A staggering 20 per cent of farmers within the nation may not have the ability to get seed and agrochemical supplies this kharif season attributable to issues in transporting from the producer to the distributor and retailer. This is as a result of the inter- and intra-state motion of vehicles has been severely disrupted by the continued nationwide lockdown.
Seeds, fertilisers, pesticides and different agrochemicals are categoriesed as important commodities and are exempted from any restrictions. However, the motion of vehicles and different modes of transport nonetheless isn;t regular even if each, the Centre and states have allowed transportation of important commodities through the lockdown interval, which has been prolonged to May 3.
With native authorities limiting the motion of vehicles carrying agrochemicals, seeds and fertilisers, there was a scarcity of these key inputs for the kharif sowing season, which has already commenced in main agrarian states.
“We are attempting our greatest to achieve out to all farmers to produce seeds this kharif season. But we may not have the ability to attain out to greater than 80 per cent of our prospects throughout India and neighbouring international locations akin to Nepal. So, 20 per cent of the farmers we cater to may not have entry to seeds,” mentioned Satish Kagliwal, managing director, Nath Seeds, whicj sells seeds to be used in agriculture, horticulture and floriculture.
Agrochemical companies throughout the nation are dealing with similat transportation points, with native authorities denying carriers permission to ply. Labour scarcity and closure of retail retailers within the main rising centres have aggravated the issue.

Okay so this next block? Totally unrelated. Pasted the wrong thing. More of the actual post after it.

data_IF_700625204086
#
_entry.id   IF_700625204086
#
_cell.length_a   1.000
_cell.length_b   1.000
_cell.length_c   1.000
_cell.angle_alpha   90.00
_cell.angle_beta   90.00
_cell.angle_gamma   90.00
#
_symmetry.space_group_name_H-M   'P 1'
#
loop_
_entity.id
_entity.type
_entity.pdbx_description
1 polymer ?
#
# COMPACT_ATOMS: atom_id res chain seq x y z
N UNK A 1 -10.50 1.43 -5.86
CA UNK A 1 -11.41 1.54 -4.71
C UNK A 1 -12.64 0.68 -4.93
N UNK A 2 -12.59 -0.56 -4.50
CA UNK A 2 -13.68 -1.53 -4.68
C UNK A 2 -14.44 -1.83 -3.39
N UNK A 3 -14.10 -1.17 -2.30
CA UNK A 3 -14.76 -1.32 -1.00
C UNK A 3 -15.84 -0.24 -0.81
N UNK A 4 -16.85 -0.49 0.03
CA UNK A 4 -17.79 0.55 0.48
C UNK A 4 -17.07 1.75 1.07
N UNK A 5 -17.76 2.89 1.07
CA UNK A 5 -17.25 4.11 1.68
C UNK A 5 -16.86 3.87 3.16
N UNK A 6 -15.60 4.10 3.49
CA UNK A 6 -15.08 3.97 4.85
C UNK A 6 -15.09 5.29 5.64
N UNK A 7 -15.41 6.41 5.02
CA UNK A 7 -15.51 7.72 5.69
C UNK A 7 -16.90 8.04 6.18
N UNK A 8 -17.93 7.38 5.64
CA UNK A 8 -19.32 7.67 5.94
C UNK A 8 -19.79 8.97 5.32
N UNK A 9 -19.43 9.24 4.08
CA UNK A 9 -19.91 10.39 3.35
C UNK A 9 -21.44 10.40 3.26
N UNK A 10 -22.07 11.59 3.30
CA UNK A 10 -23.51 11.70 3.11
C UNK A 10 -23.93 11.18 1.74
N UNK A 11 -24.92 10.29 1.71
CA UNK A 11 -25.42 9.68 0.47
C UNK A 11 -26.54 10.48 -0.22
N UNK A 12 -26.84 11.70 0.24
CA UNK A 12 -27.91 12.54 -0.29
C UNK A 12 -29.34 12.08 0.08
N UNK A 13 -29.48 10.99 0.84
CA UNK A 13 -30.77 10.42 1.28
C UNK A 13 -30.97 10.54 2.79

“The lockdown has impacted agriculture, poultry and farm labourers immensely. Also, the supply-chain issue has hit the availability of agro input at the distributor and retailer level. The government must cut goods and services tax (GST) on agrochemicals from the existing 18 per cent to 5 per cent; This would lower cost of cultivation of farm produce. The government should also lift the ban on export of select farm produce, as such a move would elevate their prices locally and benefit farmers,” mentioned Maheshkumar Khambete, General Manager (Marketing), Indofil Industries Ltd, a significant agrochemical producer.
Interestingly, no patrons can be found for agriculture produce because of the restrictions imposed.
Harvesting of rabi crops like wheat, rice and pulses has been delayed all through the nation, and growers have begun incurring big losses as perishables like grapes and mango begin rotting.
“In many states, various products have been banned despite having required regulatory approvals. States should relook this decision so that farmers have more choices available. Also, the sale of seeds and agrochemicals through e-commerce would certainly help. The government should also extend crop loan moratorium to facilitate easy repayment,” mentioned Khambete.
While supplies to close by locations would not be a difficulty even after the lockdown ends on May 3, farmers in distant Indian villages would not have the ability to get their seeds attributable to closure of retailers in native areas there. “By the time seeds would reach them, the sowing would have beed delayed,” mentioned Kagliwal.
Meanwhile, agro enter firms are working with in-house labour and an intermittently accessible workforce from outdoors. The farm enter sector is dealing with an enormous scarcity of workforce for packaging as effectively.
With the monsoon rainfall forecast to stay regular this 12 months, farmers are anticipated to purchase seeds and different inputs as soon as the lockdown ends. But, seed producers see no improve in agro enter costs.
“Due to the lock down our Industry is faced with the challenge of making the seeds available to the farmers in time for the coming kharif. We are making efforts on a war footing to overcome the challenges. There has been very good support from both, the Centre and various state governments in this regard. We are confident that we would be able to meet the demand of farmers during the ensuing season,” mentioned Ram Kaundinya, Director General of Federation of Seed Industry of India.